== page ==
Signs and symptoms: Everything you need to know about Whooping Cough
Whooping cough is a disease also known as pertussis.
It causes long bouts of coughing and choking, which can result in breathing. In serious cases, a child may turn blue from lack of oxygen, or vomit after a particularly bad coughing spell. It is the combination of coughing spells and gasping for air that causes the “whoop” noise.
However, while it is known as whooping cough, not all children get the actual “whoop”. The disease can last up to three months, and is most dangerous in babies under one year.
What causes Whooping Cough?
Whooping cough is spread the same way that a bacterial infection is spread; either through direct contact or breathing air that is infected. Fortunately, most children start receiving DTaP (diphtheria, tetanus, and pertussis) vaccines beginning at 2 months of age.
There are five injections in the series and will be spread out from age 2 months to age 4 or 6 years. After each injection, the chances of contracting either of these diseases is decreased.
What are the symptoms of Whooping Cough?
Interestingly, whooping cough happens in stages, with symptoms generally starting off quite mild, gradually getting worse before they get better.
Most cases of whooping cough begin with cold or flu symptoms such as fever, runny nose, cough and sneezing. These symptoms can last for a couple of weeks before the cough gets bad.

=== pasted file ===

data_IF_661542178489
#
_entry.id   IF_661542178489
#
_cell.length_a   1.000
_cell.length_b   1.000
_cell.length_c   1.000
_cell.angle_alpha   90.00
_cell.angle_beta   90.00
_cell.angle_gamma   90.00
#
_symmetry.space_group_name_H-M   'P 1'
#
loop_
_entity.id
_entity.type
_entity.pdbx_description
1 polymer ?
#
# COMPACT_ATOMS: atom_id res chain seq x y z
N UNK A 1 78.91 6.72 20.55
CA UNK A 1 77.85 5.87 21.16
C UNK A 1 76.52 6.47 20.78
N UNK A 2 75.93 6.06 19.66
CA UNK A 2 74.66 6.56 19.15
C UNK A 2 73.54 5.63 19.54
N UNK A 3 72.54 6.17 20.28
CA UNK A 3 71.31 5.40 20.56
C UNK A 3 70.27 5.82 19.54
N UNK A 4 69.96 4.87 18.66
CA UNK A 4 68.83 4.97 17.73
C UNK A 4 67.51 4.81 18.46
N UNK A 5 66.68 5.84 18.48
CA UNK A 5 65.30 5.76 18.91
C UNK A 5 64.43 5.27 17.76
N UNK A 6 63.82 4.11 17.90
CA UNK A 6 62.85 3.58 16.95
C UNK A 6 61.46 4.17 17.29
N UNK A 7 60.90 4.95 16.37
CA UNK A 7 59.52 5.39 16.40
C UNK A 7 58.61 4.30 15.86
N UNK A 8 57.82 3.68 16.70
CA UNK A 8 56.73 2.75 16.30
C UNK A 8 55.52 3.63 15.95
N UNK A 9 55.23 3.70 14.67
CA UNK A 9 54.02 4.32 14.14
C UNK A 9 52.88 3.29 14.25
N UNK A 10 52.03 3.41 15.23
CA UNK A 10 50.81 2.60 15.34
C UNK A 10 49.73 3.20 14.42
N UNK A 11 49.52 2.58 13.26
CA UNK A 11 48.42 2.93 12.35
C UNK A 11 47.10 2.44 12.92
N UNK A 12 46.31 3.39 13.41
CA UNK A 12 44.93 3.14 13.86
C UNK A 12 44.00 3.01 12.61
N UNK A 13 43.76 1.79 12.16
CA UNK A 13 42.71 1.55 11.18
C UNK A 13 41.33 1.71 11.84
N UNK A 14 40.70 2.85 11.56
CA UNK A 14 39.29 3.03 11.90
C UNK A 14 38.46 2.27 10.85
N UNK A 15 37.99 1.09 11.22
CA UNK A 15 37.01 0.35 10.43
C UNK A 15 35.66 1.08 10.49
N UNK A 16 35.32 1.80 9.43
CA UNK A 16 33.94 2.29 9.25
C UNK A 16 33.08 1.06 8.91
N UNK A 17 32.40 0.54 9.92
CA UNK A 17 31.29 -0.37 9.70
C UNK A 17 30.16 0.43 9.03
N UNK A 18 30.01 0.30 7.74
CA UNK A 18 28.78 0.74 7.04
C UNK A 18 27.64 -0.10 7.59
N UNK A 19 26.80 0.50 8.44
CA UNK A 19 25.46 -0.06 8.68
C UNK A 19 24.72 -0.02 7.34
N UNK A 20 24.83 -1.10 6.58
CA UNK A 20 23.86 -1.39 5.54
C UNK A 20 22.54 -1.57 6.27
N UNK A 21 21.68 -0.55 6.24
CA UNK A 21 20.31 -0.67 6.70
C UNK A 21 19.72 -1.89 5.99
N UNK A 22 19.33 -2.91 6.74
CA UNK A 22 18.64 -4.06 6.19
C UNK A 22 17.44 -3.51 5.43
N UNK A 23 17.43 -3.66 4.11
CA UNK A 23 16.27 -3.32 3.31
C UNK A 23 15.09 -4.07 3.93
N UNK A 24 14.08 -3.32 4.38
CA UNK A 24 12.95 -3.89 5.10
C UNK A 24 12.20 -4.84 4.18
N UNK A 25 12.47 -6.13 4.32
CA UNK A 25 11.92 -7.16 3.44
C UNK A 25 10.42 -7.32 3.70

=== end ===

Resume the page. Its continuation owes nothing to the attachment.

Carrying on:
A child with whooping cough will have lengthy coughing spells and trouble breathing afterwards. There may be mucus and the cough will worsen at night.
Early symptoms include:
- Sore throat
- Irritating cough
- Raised temperature
- Runny nose
Middle stage symptoms include:
- Intense coughing, at least 12 times a day, that brings up phlegm
- Vomiting after a series of coughing
- A red face after coughing
- Exhaustion from coughing
- A cough that lasts more than one minute
How is whooping cough treated?
Whooping cough is treated with antibiotics, that are usually most effective when administered in the early stages of the illness. However, no matter the stage, antibiotics are a great way to shorten the illness and to stop the spread of the infection.
Some children suffering from whooping cough need to be treated in a hospital. Babies and younger children are more likely to be hospitalised because they're at greater risk for problems like pneumonia.
Remember mums, if something seems off, contact a doctor. Better safe than sorry, always.